Ellen G. White, “Pentecost,” pp. 35–46; “The Gift of the Spirit,” pp. 47–56; “Exalting the Cross,” pp. 201–210; “Corinth,” pp. 243–254; “Called to Reach a Higher Standard,” pp. 309–322, in The Acts of the Apostles.
“Holiness is not rapture: it is an entire surrender of the will to God; it is living by every word that proceeds from the mouth of God; . . . it is walking by faith . . . . it is relying on God with unquestioning confidence, and resting in His love.”—Ellen G. White, The Acts of the Apostles, p. 51.
“What was the strength of those who in the past have suffered persecution for Christ’s sake? It was union with God, . . . with the Holy Spirit, . . . with Christ. Reproach and persecution have separated many from earthly friends, but never from the love of Christ.”—Ellen G. White, The Acts of the Apostles, p. 85.
“[These] consecrated messengers . . . allowed no thought of self-exaltation to mar their presentation of Christ. . . . They coveted neither authority nor pre-eminence.”—Ellen G. White, The Acts of the Apostles, p. 209.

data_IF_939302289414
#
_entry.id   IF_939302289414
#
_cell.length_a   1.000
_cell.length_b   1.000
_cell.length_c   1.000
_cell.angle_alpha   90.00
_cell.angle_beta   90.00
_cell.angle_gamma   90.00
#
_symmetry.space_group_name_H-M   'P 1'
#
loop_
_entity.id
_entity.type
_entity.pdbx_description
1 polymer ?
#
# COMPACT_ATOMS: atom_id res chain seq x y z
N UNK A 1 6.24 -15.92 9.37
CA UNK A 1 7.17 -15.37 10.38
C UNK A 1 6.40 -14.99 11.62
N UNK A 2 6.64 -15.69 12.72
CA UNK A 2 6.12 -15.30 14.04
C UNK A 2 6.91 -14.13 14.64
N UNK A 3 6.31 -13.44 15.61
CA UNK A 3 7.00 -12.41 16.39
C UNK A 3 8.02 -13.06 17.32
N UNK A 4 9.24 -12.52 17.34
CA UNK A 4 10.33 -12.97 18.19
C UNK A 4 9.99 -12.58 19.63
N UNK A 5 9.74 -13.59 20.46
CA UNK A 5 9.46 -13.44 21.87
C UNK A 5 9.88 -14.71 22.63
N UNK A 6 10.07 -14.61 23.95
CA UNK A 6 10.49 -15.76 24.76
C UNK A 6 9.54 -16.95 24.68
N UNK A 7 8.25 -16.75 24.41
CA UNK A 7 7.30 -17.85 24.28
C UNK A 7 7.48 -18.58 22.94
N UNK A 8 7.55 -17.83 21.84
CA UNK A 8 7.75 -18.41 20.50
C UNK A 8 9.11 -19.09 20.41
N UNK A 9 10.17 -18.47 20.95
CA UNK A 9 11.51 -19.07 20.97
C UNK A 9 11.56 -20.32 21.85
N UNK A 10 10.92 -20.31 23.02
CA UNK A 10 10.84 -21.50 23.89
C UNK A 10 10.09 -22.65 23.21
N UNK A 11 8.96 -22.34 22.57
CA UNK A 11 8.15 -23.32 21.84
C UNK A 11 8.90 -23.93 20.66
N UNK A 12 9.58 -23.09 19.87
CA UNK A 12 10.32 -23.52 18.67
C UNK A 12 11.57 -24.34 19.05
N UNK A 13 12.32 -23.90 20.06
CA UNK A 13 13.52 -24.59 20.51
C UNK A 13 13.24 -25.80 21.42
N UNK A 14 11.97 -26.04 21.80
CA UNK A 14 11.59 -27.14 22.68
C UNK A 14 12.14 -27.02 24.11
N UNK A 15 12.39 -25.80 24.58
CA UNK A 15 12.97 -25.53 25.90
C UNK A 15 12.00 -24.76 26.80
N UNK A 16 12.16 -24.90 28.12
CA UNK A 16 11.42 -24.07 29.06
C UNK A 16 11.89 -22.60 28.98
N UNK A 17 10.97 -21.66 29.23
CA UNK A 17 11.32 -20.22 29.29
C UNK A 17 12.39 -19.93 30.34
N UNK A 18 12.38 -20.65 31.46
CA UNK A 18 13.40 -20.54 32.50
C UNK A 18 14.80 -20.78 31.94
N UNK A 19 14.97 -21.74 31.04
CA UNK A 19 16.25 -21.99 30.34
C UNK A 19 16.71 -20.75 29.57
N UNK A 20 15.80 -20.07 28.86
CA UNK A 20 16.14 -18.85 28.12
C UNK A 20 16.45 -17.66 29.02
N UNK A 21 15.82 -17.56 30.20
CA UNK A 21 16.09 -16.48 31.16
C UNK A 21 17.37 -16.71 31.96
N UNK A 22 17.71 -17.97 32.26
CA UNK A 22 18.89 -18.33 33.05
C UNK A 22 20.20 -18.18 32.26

“By idolatry he [Paul] meant not only the worship of idols, but self-serving, love of ease, the gratification of appetite and passion.”—Ellen G. White, The Acts of the Apostles, p. 317.
| In class talk about all the reasons we have for faith. What “proofs” do we have for what we believe? What rational and logical evidence do we have that helps affirm us in our beliefs? At the same time, what are the challenges to our faith? In the end, even despite these challenges, why do we believe what we do? Think about some of the most powerful worship services you ever have attended. What made them so special, so powerful? What elements in particular made the difference? How could these elements be brought into your local church worship, if they are not there already?
What are some of the potential ways in which our worship services actually could impede our view of Christ and the Cross? How can we make sure that nothing is allowed to do that?
Dwell more on 1 Corinthians 13. What concrete steps could your church take to manifest the love that Paul talks about here?